I’m looking forward with real optimism to 2012, for many reasons. RVH will open their long-awaited expansion and cancer care centre, and hiring will begin in earnest. Laurentian University’s commitment to a satellite university campus, if approved by the Province, is a major opportunity for Barrie. Georgian College has opened its stunning new Sadlon Centre for Health and Wellness, and is now offering health care programs and applied science education that will help us diversify our workforce.

In 2012, the Under One Roof project can give a long-needed boost to the charities and services helping our least fortunate. The opening of the City’s new south branch library and the Allandale Waterfront Go Station early in 2012 will bring services closer to home for residents. Badly needed roadwork on Mapleview will finish, and work will begin at Duckworth at Highway 400.

As the year winds down, we need to count our blessings: we live in a safe, democratic, tolerant, and strong community; in a safe, democratic, tolerant, and strong country. Walk along our stunning lakeshore, and marvel at the mist rising from the lake, and consider the stunning beauty of living in our city by the bay. As you travel our busy streets, consider the depth and diversity of human ingenuity that is represented by the businesses in our community, and the buildings that house them. Take a moment to realize how truly lucky we have been to live in Barrie in 2011, and how lucky we will be to live here in 2012.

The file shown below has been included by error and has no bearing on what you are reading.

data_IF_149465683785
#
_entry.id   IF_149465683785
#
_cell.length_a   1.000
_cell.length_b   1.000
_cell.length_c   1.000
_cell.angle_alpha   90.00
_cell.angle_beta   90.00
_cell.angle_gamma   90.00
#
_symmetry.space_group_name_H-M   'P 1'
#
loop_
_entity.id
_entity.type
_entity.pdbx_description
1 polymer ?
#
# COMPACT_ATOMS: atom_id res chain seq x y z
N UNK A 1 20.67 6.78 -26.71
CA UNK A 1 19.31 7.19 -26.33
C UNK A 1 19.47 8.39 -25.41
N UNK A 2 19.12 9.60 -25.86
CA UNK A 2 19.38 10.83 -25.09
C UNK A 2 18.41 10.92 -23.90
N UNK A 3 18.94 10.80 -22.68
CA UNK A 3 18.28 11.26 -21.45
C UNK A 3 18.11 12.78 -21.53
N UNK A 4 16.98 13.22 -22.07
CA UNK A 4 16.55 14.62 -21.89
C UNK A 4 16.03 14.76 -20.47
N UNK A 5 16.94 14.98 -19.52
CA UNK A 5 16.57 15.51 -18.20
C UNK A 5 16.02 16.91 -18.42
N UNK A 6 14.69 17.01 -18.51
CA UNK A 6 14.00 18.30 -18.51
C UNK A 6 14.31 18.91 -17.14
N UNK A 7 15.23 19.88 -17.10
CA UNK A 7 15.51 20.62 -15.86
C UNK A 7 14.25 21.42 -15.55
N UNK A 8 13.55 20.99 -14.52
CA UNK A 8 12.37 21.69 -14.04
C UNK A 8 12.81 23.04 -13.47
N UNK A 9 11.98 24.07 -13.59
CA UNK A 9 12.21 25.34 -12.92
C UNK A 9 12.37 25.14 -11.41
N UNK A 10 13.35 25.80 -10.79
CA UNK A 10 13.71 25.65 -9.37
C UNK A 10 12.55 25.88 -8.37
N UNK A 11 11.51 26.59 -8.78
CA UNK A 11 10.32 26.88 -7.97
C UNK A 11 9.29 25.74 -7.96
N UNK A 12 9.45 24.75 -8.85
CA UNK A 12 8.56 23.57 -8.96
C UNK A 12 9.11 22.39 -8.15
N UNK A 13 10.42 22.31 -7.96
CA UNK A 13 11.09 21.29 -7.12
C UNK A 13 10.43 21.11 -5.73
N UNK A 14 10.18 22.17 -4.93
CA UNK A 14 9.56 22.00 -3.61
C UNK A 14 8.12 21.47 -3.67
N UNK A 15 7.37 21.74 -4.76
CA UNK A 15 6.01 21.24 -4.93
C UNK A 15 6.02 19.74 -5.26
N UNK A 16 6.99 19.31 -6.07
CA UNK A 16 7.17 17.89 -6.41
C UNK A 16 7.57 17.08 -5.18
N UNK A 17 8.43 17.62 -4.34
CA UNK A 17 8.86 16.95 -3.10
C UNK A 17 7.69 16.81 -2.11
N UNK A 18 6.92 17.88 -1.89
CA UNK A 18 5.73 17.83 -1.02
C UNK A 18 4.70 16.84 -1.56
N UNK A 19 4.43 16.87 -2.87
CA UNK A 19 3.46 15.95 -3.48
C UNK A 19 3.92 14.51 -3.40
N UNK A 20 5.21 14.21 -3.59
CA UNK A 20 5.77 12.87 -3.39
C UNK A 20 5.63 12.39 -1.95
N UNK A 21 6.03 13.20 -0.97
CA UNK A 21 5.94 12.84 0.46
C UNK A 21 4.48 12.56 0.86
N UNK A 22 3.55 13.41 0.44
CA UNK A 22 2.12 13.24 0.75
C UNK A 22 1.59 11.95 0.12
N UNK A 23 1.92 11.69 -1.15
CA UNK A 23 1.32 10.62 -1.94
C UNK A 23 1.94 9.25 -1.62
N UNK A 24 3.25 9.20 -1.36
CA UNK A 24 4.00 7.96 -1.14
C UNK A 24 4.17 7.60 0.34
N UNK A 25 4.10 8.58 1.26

On behalf of City Council, please accept my sincere best wishes to you and your families for a Happy, Healthy and Prosperous New Year!

About jefflehman
Jeff Lehman is the 46th Mayor of the City of Barrie. The Ward 2 Councillor for the City of Barrie from 2006 to 2010, he was the Chairman of the Finance Committee of Council, chaired the City’s Growth Management Working Group, and created the Historic Neighbourhoods project, a new initiative to protect and revitalize Barrie’s oldest neighbourhoods. Jeff has lived in Barrie for most of his life, having grown up in Allandale and attended Barrie Central Collegiate. Jeff holds a B.A. from Queen’s University, and a Master’s Degree with first class honours from the UK’s prestigious London School of Economics. He was hired to teach at the LSE following his graduation, and lived and worked in London for two years as an academic. Since that time, as an economist, he has worked with cities across Canada to manage redevelopment and invest in their urban infrastructure. In 2005, he established the Growing By Degrees Task Force to assist in expanding university education opportunities in Barrie, and has volunteered his time with many organizations in the City. Jeff lives near Downtown Barrie with his wife, Jennifer, a part-time professor of political science, and their young daughter Cassie, who is already smarter than her father.